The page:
First Bank of the United States
The First Bank of the United States is a National Historic Landmark located in Philadelphia, Pennsylvania within Independence National Historical Park.-Banking History:...

, in part because of his personal ownership in several small banks in his hometown of Lexington. Later he changed his position and, when he was seeking the presidency, gave strong support for the Second National Bank
Second Bank of the United States
The Second Bank of the United States was chartered in 1816, five years after the First Bank of the United States lost its own charter. The Second Bank of the United States was initially headquartered in Carpenters' Hall, Philadelphia, the same as the First Bank, and had branches throughout the...

.

The War Hawks, mostly from the South and the West, resented British violations of United States (US) maritime rights and its treatment of US sailors; they feared British designs on US territory in the Old Northwest. They advocated a declaration of war against the British. As the Congressional leader of the Democratic-Republican Party, Clay took charge of the agenda, especially as a "War Hawk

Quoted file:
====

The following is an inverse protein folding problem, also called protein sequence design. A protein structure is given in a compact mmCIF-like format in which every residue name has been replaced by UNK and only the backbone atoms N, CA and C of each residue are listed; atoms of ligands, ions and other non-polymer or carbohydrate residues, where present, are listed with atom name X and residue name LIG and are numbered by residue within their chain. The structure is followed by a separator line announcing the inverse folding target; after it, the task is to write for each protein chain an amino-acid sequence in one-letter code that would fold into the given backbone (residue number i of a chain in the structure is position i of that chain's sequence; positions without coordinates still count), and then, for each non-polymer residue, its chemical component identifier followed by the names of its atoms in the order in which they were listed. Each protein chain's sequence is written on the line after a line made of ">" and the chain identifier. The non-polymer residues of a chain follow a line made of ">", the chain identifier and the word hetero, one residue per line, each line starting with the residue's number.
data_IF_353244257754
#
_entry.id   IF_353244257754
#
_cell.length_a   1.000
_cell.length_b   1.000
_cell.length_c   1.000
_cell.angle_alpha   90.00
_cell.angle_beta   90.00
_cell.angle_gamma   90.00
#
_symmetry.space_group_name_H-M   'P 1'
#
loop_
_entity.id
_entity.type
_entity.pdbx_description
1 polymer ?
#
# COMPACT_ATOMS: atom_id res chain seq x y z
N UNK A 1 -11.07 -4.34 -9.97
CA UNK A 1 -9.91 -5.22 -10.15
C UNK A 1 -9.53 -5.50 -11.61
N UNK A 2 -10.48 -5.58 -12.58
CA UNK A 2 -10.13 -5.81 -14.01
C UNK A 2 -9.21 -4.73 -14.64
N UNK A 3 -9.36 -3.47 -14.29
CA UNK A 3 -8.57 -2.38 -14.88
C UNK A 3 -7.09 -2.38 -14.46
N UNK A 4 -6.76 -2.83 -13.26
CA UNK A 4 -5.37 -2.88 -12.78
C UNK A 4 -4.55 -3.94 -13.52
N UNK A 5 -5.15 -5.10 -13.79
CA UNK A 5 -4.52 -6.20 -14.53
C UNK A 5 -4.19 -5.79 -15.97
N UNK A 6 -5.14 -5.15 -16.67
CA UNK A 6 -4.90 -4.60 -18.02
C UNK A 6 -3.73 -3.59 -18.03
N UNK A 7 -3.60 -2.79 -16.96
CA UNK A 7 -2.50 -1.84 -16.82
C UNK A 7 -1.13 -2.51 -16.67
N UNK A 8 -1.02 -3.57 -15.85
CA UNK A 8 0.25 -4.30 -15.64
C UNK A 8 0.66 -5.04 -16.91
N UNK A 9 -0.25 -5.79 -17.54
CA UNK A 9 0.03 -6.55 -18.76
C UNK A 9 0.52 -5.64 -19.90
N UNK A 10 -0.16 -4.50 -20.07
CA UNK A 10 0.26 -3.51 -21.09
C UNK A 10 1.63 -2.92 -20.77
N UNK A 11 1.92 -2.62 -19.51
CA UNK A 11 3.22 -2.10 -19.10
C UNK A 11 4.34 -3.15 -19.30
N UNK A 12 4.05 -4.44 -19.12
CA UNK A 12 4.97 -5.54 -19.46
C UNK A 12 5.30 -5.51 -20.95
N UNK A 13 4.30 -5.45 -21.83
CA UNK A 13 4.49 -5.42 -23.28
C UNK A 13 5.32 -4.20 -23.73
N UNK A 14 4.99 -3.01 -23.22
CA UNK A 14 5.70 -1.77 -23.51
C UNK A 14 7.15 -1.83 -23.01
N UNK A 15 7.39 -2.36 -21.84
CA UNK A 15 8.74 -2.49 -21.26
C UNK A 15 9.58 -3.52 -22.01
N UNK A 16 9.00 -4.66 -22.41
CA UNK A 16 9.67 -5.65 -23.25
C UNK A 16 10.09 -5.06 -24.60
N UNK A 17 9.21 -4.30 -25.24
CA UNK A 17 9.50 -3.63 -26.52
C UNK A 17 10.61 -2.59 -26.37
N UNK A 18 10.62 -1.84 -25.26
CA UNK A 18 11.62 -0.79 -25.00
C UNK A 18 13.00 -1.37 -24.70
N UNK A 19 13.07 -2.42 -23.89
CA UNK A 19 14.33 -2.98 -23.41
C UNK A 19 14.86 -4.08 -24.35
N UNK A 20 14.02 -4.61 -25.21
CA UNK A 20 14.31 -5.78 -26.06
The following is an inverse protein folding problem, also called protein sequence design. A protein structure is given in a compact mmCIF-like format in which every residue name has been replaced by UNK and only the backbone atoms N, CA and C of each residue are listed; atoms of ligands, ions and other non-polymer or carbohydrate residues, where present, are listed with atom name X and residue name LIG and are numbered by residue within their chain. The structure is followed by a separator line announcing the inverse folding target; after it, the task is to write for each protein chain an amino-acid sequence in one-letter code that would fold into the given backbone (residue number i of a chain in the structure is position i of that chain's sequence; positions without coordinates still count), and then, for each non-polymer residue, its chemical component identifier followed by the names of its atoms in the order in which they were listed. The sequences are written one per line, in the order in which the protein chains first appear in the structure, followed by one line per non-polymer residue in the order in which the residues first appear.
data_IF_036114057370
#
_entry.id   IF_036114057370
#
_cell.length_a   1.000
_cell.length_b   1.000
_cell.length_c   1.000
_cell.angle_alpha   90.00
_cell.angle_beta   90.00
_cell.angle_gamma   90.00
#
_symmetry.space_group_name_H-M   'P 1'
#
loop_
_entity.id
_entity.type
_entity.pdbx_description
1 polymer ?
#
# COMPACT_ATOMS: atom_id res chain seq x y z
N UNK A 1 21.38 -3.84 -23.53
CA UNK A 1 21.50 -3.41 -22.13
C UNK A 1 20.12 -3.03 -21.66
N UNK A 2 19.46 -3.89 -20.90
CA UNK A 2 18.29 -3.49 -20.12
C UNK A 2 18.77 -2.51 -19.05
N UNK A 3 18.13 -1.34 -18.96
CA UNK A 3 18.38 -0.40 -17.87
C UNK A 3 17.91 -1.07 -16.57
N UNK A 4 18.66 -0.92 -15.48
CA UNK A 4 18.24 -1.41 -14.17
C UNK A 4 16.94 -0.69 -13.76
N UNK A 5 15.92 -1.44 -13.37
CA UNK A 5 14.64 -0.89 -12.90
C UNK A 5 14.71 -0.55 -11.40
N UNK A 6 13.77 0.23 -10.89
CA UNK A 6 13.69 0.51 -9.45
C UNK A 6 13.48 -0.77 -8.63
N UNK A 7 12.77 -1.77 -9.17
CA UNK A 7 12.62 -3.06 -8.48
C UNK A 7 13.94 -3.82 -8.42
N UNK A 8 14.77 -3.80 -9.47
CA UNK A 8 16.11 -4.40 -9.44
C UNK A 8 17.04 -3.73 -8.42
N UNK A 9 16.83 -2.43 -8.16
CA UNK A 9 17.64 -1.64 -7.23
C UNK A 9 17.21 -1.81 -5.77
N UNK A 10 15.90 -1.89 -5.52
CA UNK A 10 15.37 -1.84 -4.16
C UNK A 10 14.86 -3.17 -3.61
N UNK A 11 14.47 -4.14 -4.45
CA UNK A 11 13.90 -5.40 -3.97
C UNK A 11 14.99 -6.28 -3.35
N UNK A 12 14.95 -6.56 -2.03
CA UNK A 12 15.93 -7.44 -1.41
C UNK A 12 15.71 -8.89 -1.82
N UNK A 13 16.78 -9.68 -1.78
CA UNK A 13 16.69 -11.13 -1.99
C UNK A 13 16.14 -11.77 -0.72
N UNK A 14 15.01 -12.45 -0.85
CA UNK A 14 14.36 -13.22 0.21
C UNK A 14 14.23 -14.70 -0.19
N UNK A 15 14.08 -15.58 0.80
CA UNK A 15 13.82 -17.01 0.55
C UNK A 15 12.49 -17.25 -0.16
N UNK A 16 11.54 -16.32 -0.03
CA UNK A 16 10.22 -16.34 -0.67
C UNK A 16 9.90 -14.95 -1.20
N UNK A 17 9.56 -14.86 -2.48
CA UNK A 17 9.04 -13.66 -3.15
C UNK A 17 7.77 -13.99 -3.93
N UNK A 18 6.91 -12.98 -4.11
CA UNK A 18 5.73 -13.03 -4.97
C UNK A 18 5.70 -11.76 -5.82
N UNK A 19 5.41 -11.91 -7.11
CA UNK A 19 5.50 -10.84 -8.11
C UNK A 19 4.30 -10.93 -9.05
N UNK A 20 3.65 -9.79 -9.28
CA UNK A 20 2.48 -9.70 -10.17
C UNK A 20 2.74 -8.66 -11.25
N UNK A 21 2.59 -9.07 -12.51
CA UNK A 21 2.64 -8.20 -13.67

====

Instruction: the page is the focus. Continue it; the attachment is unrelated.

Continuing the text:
War Hawk
War Hawk is a term originally used to describe members of the Twelfth Congress of the United States who advocated waging war against the British in the War of 1812...

" supporting the War of 1812
War of 1812
The War of 1812 was a military conflict fought between the forces of the United States of America and those of the British Empire. The Americans declared war in 1812 for several reasons, including trade restrictions because of Britain's ongoing war with France, impressment of American merchant...

 against the British Empire. Later, as one of the peace commissioners, Clay helped negotiate the Treaty of Ghent